Getting Back Up:
How To overcome
Setbacks in Therapy
So, you’ve decided to take charge of your mental health, heal all the wounds, and face your fears head on in therapy and that is so badass. But let’s be real—therapy isn’t always a smooth ride. Sometimes, shit hits the fan, and you find yourself feeling defeated. In the world of therapy we call this “backsliding” and/or “setbacks”.
A setback isn’t necessarily a “bad” thing. Let’s explore how you can empower the hell out of yourself when life tries to knock you down. Though this blog will focus on anxiety-based treatment, setbacks, and getting through backsliding, goes for any type of goal– overcoming procrastination, spending, substance use, anger outbursts– you name it, setbacks happen. These tools will help you regardless of what you’re focused on in therapy.
1. Embrace the Rollercoaster
Let’s get a few things straight about the reality of setbacks and kick out any misconceptions, cognitive distortions or other fancy ways of saying– don’t let trash brain keep you stuck.
Here are some things that setbacks are NOT:
- Setbacks are not indicative of failure
- Setbacks are not indicative that therapy sucks
- Setbacks are not a reflection of you as a whole
- Setbacks do not mean you’re out of the game
- Setbacks hurt like hell, so it’s okay to be pissed off, sad and even sick and tired of it. Because eventually, that anger can be used as motivation.
Here are some things that setbacks ARE:
- Setbacks are evidence that you’ve made progress
- Setbacks are evidenced that you are challenging yourself
- Setbacks are evidenced that you take risks, even when you might get your ass kicked a little
- Setbacks are proof that you’re human, and than life is not linear
- Setbacks are NORMAL
- Setbacks are good indicators for you and your therapist to use to build new skills and goals.
- Setbacks and backsliding are part of the journey.
Life isn’t a straight road, and neither is healing. So, embrace the rollercoaster, acknowledge that setbacks happen, and remind yourself that you’re still in the game.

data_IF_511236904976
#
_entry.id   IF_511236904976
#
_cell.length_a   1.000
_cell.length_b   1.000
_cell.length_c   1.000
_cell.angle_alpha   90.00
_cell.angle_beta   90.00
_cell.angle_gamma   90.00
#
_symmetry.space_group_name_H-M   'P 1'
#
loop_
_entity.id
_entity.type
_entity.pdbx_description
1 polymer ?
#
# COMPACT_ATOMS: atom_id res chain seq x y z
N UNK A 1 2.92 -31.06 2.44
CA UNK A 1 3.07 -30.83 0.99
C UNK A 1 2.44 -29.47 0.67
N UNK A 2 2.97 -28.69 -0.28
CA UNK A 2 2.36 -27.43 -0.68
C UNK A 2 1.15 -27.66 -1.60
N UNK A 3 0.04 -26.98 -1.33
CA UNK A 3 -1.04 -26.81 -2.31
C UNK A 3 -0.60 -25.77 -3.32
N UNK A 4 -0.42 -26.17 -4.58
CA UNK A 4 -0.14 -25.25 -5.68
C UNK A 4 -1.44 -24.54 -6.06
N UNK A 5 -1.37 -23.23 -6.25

2. Anger Ingredients: Embarrassment & Defeat
Sometimes, our ego’s are sensitive flowers and that’s okay. When you hit a rough patch, don’t hold back how it makes you feel. So many clients feel ashamed and defeated. Shame is the weed that kills the garden. It sucks the life out of us, robs us of our confidence and tries to convince us that we don’t have the cojones to keep going. When we push back on shame, we are standing up to our internal bully, and ‘ya gotta admit, that feels good.
Secondly, dealing with a sense of defeat may take a little time and nurturing. The expression “lick your wounds”, though barbaric and weird, is apt. We may need time to regain confidence and strength. Take your time, and bring your therapist in to help during this process.
Therapists know that setbacks are a real gut-punch. Unleash the colorful language and tell your therapist how much this setback sucks. Let them in on your frustrations, fears, and everything in between. Therapy is a safe space to vent, so don’t be shy about dropping some f-bombs or letting those expletives fly. Your therapist can handle it!
3. Give Yourself a Break
In those moments of backsliding, be gentle with yourself. Kick perfectionism to the curb and ditch the self-blame. You’re only human, and anxiety can be a relentless pain in the ass. Cut yourself some slack, practice self-compassion, and remind yourself that setbacks don’t define your worth.
When I encourage my clients to practice self-compassion, I often get the good ‘ole eye roll. As a therapist, this hints to me one of the following:
- You don’t think you need compassion
- You don’t think you deserve self-compassion
- You don’t truly know what self-compassion would look like in practice
- You believe that self-compassion enables failure,
- You don’t think that self-compassion can foster, even kickstart, progress and growth
Meet our Team!
I get it. You want to strong-arm this setback, you think you should just be able to bounce back, or maybe you want to say you F*!% it all together.
But before you jump ship, let’s explore the role of self-compassion after a setback.
You don't think you need compassion
Wrong. Numerous studies have shown that cultivating self-compassion is not only beneficial but essential for mental well-being. Research conducted by Dr. Kristin Neff and her colleagues has shown that self-compassion is strongly associated with lower levels of anxiety, depression, and stress. It promotes emotional resilience, improves self-esteem, and enhances overall psychological functioning. So, when it comes to navigating the treacherous waters of mental health, self-compassion is your mighty life jacket, scientifically proven to keep you afloat.
You don't think you deserve self-compassion
Time to challenge that belief with some research from the world of neuroscience! Studies that have consistently demonstrated that self-compassion is not contingent on achievement or deservingness. In fact, it’s a fundamental human need. Research conducted at Harvard and by Dr. Paul Gilbert and others has shown that self-compassion activates the same neural pathways associated with feelings of safety, belonging, and well-being. It fosters self-acceptance and reduces self-criticism, allowing you to embrace your imperfections and recognize your inherent worthiness. So, let go of the notion that you need to earn self-compassion—it’s your birthright as a human being.